Lambert Review of Business-University collaboration

29 March 2004

Innovation benefits the population as a whole, not just by the individual accumulation of physical wealth, but in the advancement of technologies that increase our standards of living, such as, for example, the development of novel medical products. Universities play a key role in the innovation process, often developing new technologies without having the ability to take them to the market place. Despite the UKs excellent record in science and technology (producing 8% of all scientific publications) we are relatively poor at exploiting work from the science, engineering and technology base as demonstrated by the low number of patents published per head of population, and the amount spent on business R&D as a percentage of the GDP.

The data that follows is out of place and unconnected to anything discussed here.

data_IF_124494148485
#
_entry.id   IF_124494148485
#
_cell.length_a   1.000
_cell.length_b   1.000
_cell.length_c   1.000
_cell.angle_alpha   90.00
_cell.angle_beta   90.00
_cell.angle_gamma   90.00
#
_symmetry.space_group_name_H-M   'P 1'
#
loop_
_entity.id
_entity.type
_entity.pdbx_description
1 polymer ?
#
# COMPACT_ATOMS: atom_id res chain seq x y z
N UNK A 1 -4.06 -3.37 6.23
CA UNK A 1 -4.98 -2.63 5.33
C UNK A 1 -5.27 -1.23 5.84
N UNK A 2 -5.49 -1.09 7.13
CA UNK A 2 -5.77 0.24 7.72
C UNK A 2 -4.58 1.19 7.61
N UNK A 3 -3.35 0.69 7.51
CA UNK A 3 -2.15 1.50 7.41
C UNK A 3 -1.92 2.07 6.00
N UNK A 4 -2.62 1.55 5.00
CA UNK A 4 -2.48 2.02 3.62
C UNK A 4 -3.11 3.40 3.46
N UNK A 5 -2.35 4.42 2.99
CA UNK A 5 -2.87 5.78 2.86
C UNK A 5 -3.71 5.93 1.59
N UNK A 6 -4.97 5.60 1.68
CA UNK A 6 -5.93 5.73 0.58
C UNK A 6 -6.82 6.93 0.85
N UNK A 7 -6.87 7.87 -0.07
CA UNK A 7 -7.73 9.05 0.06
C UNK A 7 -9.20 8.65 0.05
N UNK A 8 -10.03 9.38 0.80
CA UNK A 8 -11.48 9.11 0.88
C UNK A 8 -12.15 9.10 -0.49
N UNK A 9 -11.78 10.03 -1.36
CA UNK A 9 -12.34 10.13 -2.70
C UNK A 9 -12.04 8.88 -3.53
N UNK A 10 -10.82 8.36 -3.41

This response to the publication of the Lambert Review of Business-University collaboration (December 2003) and the DTI Innovation Report: Competing in the global economy: the innovation challenge (December 2003), covers amongst other things; funding of university research, including third stream and a potential new stream of business relevant funding; The response to regional issues, and the effect of regional development agencies on the market driven technology transfer process; The role of academics in the business environment; governance and management issues within universities; R&D tax credits; the encouragement of women entrepreneurs, the role of design in innovation; and the shortfall of intermediate skills and their impact in the innovation sector.